“Frightful must it be; for supremely frightful would be the effect of any human endeavor to mock the stupendous mechanism of the Creator of the world.”
Why is it that these stories — from the Golem to Frankenstein to Metropolis — always adopt classical models? Creating something that is alive or seems to be alive is portrayed always as trespassing on the perquisites of the divine, which is hubris and is certain to be punished by the gods. A simple explanation is that every storyteller tries to create a fiction that meshes with the real world — in this case, a real world in which intelligent robots are manifestly absent. To be complete, then, each story must end with a world without such things and a reason for their absence. You might ask, “But why aren’t there any man-made intelligences?” to which the answer would be, “Because there shouldn’t be, of course.”
In the 20th century, however, technological progress started to undermine the tyranny of “cannot.” Let’s look at the effect of that change on “should not.”
In 1939, a young man with a BS in chemistry from Columbia University wrote a story called Robbie about a little girl’s robot playmate. In a retrospective article about this and his other robot stories, entitled My Robots, Isaac Asimov said,
“In that case, what did I make my robots? I made them engineering devices. I made them tools. I made them machines to serve human ends. And I made them objects with built-in safety features. In other words, I set it up so that a robot could not kill his creator, and having outlawed that heavily overused plot, I was free to consider other, more rational consequences.”
In making them “to serve human ends,” Asimov didn’t innovate. However, in delving more deeply into their construction, particularly into their cognitive construction, he broke new ground.
Asimov went on to earn a PhD in biochemistry and work in academia teaching science, all the while writing science fiction throughout his long career. He brought to his writing tremendous conceptual power and a deep theoretical orientation. He was renowned as a prolific writer who could turn out a story or a book in a startlingly short time period, but this speed came at the expense of quality.
Much of Asimov’s early writing was not his best. The characters in the short stories that make up I, Robot are flat, the dialog wooden, and the best of the plots contrived. He did have exceptional moments in those early days when his writing soared — for example, in Nightfall — but in his youthful work this was the exception rather than the rule.
Nevertheless, the stories in I, Robot are important works, because in addition to repudiating the divine “You may not mock the stupendous mechanism of the Creator of the world” taboo, Asimov made a more fundamental contribution — namely, the Laws of Robotics:
- A robot may not injure a human being or, through inaction, allow a human being to come to harm.
- A robot must obey orders given to it by human beings except where such orders would conflict with the First Law.
- A robot must protect its own existence as long as such protection does not conflict with the First or Second Laws.
Suddenly, the issue was not about the sin of creating robots: it was about how to manage them appropriately. The importance of Asimov’s Laws of Robotics was not their precise formulation or wording, but that they existed at all. Engineered things, Asimov tells us, can be made subject to strict controls that aren’t applicable to humans. This is why constructing robot intelligence is not a sin, he says, any more than constructing anything else is a sin. Yes, we must pay attention to complicated details, but difficulty is not impossibility. Check with the Wright brothers, Sir Edmund Hillary, and one or two others if you doubt that fact.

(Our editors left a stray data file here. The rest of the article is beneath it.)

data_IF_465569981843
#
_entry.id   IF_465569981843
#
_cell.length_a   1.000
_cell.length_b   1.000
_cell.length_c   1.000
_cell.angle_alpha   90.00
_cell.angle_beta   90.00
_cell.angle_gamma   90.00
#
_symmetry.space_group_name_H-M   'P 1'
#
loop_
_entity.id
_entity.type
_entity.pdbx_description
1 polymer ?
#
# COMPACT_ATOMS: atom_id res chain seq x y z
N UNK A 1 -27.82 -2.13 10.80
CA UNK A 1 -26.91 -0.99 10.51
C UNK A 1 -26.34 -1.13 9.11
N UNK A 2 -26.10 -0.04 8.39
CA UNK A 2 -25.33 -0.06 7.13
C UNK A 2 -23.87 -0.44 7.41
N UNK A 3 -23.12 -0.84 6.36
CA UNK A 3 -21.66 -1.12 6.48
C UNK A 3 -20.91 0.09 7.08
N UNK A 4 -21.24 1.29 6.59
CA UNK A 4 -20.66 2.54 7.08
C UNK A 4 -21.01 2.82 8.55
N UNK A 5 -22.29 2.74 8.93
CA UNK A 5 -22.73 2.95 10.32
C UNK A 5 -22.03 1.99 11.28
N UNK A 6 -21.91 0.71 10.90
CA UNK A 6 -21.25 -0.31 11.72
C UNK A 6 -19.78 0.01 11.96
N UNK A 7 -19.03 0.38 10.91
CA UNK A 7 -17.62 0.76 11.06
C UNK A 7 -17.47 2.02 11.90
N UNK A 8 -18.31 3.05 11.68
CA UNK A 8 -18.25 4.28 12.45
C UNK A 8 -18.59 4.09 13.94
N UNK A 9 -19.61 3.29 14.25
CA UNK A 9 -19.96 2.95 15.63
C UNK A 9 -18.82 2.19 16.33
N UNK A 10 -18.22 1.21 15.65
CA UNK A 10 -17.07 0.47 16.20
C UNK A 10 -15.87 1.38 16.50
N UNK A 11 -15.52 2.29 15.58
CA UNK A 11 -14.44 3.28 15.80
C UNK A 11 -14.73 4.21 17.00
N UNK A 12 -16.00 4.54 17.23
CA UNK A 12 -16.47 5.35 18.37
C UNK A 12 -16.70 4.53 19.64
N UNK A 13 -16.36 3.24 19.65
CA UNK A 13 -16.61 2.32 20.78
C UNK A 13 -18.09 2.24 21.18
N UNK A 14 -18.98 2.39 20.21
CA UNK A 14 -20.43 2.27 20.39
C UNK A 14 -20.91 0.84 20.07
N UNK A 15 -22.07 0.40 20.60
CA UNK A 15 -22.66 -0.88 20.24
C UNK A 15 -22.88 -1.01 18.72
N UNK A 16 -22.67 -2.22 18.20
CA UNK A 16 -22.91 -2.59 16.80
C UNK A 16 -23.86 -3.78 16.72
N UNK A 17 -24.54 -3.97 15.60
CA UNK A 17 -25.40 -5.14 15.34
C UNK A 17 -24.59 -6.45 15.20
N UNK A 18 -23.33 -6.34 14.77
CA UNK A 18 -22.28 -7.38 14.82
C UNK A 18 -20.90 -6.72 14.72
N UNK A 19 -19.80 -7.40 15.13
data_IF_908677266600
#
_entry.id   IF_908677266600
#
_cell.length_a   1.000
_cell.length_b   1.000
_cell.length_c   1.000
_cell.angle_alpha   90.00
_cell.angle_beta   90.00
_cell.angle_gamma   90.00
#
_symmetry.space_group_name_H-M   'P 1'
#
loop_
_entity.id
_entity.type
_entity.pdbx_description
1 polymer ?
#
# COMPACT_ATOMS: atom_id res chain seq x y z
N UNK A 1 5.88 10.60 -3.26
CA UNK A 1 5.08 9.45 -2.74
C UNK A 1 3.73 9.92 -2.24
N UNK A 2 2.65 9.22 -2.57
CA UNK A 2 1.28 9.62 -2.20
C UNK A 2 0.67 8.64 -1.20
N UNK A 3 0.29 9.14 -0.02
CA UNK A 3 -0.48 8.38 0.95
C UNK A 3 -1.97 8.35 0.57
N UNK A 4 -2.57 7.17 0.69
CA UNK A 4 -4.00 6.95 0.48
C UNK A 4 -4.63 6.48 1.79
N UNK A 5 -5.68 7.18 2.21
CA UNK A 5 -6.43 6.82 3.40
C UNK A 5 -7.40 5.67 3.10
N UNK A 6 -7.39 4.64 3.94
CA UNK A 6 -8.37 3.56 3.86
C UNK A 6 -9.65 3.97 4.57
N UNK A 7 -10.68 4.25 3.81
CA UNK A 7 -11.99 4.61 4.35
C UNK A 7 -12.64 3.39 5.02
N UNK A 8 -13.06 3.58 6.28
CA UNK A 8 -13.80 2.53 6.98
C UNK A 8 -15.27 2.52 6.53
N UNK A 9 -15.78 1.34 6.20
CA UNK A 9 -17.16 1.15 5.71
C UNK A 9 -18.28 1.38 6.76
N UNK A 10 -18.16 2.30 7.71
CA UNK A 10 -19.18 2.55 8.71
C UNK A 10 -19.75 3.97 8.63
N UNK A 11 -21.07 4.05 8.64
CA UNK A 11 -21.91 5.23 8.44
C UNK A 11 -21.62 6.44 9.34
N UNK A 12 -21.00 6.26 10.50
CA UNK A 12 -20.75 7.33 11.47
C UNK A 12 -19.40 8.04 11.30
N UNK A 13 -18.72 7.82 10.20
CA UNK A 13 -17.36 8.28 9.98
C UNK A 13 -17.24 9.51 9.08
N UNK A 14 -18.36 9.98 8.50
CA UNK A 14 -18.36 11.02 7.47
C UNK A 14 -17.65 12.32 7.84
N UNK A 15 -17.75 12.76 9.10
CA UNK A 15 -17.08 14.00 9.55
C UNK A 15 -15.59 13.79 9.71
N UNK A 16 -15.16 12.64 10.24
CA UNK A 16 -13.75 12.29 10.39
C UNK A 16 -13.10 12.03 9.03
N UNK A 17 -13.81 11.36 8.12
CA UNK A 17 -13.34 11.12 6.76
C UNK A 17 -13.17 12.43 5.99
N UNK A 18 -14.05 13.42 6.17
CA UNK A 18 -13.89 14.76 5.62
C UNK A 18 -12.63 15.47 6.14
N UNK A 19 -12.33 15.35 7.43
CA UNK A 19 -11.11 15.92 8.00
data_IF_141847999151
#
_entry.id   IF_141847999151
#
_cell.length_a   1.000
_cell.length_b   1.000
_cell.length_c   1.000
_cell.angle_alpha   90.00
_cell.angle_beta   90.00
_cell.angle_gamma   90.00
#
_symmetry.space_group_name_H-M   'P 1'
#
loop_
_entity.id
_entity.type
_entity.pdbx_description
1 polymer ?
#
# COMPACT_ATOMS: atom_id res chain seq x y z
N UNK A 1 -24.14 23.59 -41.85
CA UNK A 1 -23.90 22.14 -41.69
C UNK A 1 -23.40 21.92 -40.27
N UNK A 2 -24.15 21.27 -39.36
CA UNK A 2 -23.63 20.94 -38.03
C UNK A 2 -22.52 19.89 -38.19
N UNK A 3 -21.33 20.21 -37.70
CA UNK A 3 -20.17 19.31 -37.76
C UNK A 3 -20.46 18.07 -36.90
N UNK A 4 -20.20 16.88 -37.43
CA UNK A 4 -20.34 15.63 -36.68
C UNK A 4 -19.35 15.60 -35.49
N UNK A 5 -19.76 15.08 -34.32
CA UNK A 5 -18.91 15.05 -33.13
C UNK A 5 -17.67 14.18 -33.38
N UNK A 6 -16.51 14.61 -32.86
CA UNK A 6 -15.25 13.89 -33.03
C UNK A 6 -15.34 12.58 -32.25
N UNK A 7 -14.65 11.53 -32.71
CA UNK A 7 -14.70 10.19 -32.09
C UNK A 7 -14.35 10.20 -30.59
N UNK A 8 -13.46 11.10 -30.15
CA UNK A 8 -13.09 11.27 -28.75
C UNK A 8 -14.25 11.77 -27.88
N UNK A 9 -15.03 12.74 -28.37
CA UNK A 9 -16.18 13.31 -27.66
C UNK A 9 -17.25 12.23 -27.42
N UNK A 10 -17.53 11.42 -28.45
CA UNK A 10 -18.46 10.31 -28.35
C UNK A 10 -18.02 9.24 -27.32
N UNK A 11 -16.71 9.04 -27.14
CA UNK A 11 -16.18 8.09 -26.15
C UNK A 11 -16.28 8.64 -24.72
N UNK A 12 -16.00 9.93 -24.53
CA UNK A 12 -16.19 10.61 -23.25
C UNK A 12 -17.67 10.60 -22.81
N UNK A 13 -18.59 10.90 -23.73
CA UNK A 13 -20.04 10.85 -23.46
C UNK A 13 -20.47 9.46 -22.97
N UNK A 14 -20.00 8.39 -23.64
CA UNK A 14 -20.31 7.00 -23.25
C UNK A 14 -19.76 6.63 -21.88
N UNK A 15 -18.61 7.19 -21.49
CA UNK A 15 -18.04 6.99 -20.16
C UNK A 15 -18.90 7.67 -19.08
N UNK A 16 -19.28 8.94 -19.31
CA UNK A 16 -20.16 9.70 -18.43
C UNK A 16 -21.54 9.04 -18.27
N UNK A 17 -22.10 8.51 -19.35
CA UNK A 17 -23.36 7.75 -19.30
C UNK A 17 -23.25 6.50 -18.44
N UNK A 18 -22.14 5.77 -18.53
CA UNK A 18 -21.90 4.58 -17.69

With Bolo, Keith Laumer introduced the robot’s viewpoint. In this series of stories, begun in 1960 and largely complete by 1969, we encounter a series of robotic war machines — the evolutionary descendants of tanks. Laumer wasn’t the theoretician that Asimov was and the logic driving his thinking isn’t particularly transparent, but the concept is compelling.
In the Bolo stories, Laumer inserts sections of first-person monologue by the robot. This is a big step away from Lang’s notion of the robot as incomprehensibly alien — the Other. Instead, the robot thinks about its situation and reasons about the circumstances in which it finds itself. Laumer’s robots are invariably loyal to their human masters, although in Rogue Bolo, we encounter a robot with sufficient intellectual power to conduct a strategic campaign against adversaries that humans haven’t detected, despite direct orders from humans to desist. Implicit in this is Asimov’s assertion of the First Law’s precedence over the Second Law.
Released fifty years after Metropolis in 1977, Star Wars struck another small blow in the struggle to liberate robots from their earlier stereotypes as humanoid, ruthlessly competent, and evil. In this movie, we get a humanoid robot — C3PO — that is trivial and cowardly, though still part of the good guy crowd, in contrast to the lumpish and purely functional (but invariably competent and heroic) R2D2. C3PO is articulate whereas R2D2 is completely wordless, thus providing the ultimate cinematic example of the old saw that actions speak louder than words. Interestingly, in the recently released back-story, The Phantom Menace, we learn that the young Anakin Skywalker constructed C3PO. R2D2’s origin seems to be more prosaic, but there is some sort of justice in the fact that the weak C3PO was built by the person who turns out to be the penultimate bad guy. Perhaps C3PO’s weakness is a foreshadowing of Anakin’s own? It’s worth noting that by 1977, robots were so well established that this convergence of two separate themes — the fiction-inspired C3PO and the reality-inspired R2D2 — merits no more than a minuscule side plot in a science-fiction film.
With Ridley Scott’s 1982 movie Blade Runner, loosely based on Philip K. Dick’s 1968 novel Do Androids Dream of Electric Sheep?, we return from mechanical humanoids to the biological creations Capek pioneered in R.U.R. Superficially, this is an exercise in which androids, called replicants and physically indistinguishable from humans, rebel against a social order that treats them brutally. They are banned from Earth — a formula that Asimov used to great effect in his robot stories — and have artificially limited lifespans. Their superhuman physical and mental capabilities are key to detecting them when they run and hide. We learn in Blade Runner that they fear death and so run to seek freedom and an unimpeded lifespan.